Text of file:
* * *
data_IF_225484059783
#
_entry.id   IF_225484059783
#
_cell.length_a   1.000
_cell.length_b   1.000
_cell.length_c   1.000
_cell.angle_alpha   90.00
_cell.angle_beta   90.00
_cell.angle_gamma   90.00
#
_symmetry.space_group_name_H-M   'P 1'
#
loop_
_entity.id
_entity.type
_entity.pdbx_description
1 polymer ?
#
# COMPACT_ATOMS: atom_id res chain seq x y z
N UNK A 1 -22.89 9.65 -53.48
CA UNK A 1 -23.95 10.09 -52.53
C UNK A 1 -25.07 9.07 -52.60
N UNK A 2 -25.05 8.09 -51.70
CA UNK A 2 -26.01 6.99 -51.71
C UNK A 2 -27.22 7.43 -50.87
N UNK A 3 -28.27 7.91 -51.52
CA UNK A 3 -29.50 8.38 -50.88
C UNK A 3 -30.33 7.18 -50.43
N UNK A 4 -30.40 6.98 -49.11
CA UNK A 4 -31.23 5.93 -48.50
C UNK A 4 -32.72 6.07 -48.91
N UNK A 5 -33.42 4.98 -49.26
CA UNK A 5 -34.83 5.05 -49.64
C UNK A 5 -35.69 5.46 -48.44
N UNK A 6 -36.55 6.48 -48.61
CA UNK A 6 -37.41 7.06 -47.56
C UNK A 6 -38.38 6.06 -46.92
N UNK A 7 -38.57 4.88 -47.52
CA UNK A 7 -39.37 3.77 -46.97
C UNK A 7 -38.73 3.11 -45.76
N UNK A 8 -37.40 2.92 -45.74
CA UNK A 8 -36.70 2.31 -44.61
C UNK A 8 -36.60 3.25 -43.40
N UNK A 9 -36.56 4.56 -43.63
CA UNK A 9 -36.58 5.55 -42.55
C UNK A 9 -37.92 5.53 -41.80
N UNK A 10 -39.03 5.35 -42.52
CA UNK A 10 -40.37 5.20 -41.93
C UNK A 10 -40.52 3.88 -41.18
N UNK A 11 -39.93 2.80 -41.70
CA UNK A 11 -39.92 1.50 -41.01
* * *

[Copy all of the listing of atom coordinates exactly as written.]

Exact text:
data_IF_225484059783
#
_entry.id   IF_225484059783
#
_cell.length_a   1.000
_cell.length_b   1.000
_cell.length_c   1.000
_cell.angle_alpha   90.00
_cell.angle_beta   90.00
_cell.angle_gamma   90.00
#
_symmetry.space_group_name_H-M   'P 1'
#
loop_
_entity.id
_entity.type
_entity.pdbx_description
1 polymer ?
#
# COMPACT_ATOMS: atom_id res chain seq x y z
N UNK A 1 -22.89 9.65 -53.48
CA UNK A 1 -23.95 10.09 -52.53
C UNK A 1 -25.07 9.07 -52.60
N UNK A 2 -25.05 8.09 -51.70
CA UNK A 2 -26.01 6.99 -51.71
C UNK A 2 -27.22 7.43 -50.87
N UNK A 3 -28.27 7.91 -51.52
CA UNK A 3 -29.50 8.38 -50.88
C UNK A 3 -30.33 7.18 -50.43
N UNK A 4 -30.40 6.98 -49.11
CA UNK A 4 -31.23 5.93 -48.50
C UNK A 4 -32.72 6.07 -48.91
N UNK A 5 -33.42 4.98 -49.26
CA UNK A 5 -34.83 5.05 -49.64
C UNK A 5 -35.69 5.46 -48.44
N UNK A 6 -36.55 6.48 -48.61
CA UNK A 6 -37.41 7.06 -47.56
C UNK A 6 -38.38 6.06 -46.92
N UNK A 7 -38.57 4.88 -47.52
CA UNK A 7 -39.37 3.77 -46.97
C UNK A 7 -38.73 3.11 -45.76
N UNK A 8 -37.40 2.92 -45.74
CA UNK A 8 -36.70 2.31 -44.61
C UNK A 8 -36.60 3.25 -43.40
N UNK A 9 -36.56 4.56 -43.63
CA UNK A 9 -36.58 5.55 -42.55
C UNK A 9 -37.92 5.53 -41.80
N UNK A 10 -39.03 5.35 -42.52
CA UNK A 10 -40.37 5.20 -41.93
C UNK A 10 -40.52 3.88 -41.18
N UNK A 11 -39.93 2.80 -41.70
CA UNK A 11 -39.92 1.50 -41.01